A Cut Above

A Cut AboveThe wide-eyed, hyper-alert, sweaty-palm appeal of horror has not been mine to enjoy. A haunted house named Brigantine Castle on the New Jersey shore took that away from me. I walked in tall--a strutting 6-year-old--but I walked out a whimpering, shivering shell of a boy. More than two decades would pass before I would try again and reclaim my right to fright. Oh, the date opportunities I have missed!

With nervous reluctance I accepted an invitation to go haunted housing. I tried to back out of it when the day grew closer. Then, in a tough-love voice-mail message, a friend all but called me a baby. It was time to face the music, and it so happened that the music to greet my entrance (along with a bloodied, masked, and agitated body builder) to Cutting Edge Haunted House was Bauhaus' "Bela Lugosi is Dead." I did a nervous dance, a familiar beat calming the fear of the unknown.

The Barnum-like claims such as "biggest," "scariest," and "bloodiest" are as common as skulls and fangs at haunted houses. Cutting Edge may not be the largest one in the world, as it claims, but it may be contained inside the most colossal and intimidating building. Contained in an abandoned building south of I-30 in downtown Fort Worth, the entrance is marked by a club-wielding demon arising from the bowels of hell.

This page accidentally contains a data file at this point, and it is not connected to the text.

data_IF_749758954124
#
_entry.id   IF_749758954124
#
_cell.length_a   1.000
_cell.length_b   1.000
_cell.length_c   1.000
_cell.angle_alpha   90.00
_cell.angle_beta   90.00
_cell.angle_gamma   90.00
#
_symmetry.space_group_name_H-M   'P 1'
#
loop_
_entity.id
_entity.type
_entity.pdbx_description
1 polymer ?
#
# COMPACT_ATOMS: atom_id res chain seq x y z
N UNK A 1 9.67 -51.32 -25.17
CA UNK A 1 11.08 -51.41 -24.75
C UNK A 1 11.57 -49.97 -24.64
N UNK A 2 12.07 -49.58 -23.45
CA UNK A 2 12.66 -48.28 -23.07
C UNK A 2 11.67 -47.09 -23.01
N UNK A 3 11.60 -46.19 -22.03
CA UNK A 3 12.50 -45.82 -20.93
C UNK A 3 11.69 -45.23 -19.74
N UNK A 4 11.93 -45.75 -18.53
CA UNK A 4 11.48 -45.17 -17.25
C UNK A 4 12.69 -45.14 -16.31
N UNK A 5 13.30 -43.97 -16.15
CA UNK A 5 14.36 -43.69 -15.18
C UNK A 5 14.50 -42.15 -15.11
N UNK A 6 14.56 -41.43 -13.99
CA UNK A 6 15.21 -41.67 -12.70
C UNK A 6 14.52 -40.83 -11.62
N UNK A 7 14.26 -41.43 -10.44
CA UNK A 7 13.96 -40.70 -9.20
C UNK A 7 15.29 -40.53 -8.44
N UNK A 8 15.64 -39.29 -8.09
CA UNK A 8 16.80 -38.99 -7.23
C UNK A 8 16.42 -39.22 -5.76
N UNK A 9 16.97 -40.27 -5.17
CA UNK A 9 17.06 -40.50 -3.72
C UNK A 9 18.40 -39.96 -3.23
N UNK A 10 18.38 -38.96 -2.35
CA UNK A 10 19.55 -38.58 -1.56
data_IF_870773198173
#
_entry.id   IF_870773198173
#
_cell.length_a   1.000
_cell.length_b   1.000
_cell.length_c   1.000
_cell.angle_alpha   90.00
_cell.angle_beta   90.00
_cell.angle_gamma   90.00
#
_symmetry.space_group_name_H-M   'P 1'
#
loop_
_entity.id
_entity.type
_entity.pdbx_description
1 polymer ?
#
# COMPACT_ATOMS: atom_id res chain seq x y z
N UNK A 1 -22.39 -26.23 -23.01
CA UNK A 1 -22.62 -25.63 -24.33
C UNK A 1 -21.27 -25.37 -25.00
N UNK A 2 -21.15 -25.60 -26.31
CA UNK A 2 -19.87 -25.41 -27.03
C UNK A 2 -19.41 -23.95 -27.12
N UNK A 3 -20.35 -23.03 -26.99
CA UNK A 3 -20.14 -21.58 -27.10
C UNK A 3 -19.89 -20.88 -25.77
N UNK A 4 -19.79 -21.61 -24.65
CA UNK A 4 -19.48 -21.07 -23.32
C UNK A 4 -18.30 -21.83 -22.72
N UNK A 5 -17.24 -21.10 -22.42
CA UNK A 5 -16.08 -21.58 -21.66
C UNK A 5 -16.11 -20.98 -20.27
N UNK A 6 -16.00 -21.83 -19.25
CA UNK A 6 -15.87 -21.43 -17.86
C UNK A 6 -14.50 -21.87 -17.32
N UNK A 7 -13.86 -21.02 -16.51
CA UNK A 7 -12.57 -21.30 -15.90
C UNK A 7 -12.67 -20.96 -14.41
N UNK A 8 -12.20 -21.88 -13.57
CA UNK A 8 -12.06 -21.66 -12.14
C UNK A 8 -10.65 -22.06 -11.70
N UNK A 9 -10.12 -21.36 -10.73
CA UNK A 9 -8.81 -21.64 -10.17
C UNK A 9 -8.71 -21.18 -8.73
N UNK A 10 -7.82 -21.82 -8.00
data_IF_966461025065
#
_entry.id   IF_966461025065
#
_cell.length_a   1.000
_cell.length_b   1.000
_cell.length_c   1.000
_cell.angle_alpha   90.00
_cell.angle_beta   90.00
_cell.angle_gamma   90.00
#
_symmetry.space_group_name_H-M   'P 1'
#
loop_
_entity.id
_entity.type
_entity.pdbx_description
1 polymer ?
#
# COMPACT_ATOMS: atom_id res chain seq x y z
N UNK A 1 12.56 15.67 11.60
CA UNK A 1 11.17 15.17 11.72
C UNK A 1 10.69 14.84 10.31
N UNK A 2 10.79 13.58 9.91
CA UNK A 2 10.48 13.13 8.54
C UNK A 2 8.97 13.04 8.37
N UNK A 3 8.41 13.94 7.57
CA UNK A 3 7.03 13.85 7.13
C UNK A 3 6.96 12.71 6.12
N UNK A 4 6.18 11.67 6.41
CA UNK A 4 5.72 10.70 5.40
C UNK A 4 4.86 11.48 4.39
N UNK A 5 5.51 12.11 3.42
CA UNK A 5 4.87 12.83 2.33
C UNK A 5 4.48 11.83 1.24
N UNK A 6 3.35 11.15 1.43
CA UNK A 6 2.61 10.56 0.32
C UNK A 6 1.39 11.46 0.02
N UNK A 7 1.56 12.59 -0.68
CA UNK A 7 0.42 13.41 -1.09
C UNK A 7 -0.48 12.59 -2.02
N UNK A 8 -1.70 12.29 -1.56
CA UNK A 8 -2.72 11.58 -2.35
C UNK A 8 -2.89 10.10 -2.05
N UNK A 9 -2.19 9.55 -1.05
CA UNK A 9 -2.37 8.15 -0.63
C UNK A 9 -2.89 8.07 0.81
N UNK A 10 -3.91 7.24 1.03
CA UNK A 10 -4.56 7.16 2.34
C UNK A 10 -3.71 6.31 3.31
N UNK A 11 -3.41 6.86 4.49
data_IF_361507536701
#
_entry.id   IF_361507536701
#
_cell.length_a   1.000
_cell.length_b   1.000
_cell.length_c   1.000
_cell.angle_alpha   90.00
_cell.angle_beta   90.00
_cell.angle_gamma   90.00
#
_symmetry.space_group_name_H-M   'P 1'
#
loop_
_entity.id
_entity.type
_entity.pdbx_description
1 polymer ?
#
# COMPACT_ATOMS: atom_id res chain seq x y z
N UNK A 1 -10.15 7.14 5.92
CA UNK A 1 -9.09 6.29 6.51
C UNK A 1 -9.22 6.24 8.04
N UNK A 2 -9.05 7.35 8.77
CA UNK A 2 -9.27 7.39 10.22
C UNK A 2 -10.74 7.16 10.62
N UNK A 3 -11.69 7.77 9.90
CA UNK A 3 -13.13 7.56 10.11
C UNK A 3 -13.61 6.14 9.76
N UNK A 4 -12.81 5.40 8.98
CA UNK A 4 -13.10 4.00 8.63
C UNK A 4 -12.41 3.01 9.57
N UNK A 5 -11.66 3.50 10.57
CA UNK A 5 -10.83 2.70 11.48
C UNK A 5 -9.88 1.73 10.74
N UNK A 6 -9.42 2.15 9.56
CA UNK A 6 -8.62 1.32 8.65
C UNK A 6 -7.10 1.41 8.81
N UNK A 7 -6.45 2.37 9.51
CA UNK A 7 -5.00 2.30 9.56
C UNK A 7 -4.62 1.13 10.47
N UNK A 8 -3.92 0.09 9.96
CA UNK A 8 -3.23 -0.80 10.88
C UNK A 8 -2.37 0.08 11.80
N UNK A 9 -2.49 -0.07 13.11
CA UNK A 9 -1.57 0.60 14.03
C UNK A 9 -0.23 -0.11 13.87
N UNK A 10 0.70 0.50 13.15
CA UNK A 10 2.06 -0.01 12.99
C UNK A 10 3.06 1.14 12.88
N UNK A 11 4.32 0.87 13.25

To its credit, gore is not part of the scenery. Cutting Edge relies more on darkness, disorientation, and anticipation for suspense. If that is not enough, Cutting Edge also contains "The Pit," a maze built on 30,000 square feet. Those who make it through in the allotted time are eligible for a trip to Cancun.

I didn't come close to completing the maze, but so few others do that I hardly feel ashamed. In fact I was quite happy, no closer to the beaches of Cancun, but far from the shores of New Jersey.

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Mark Hughes

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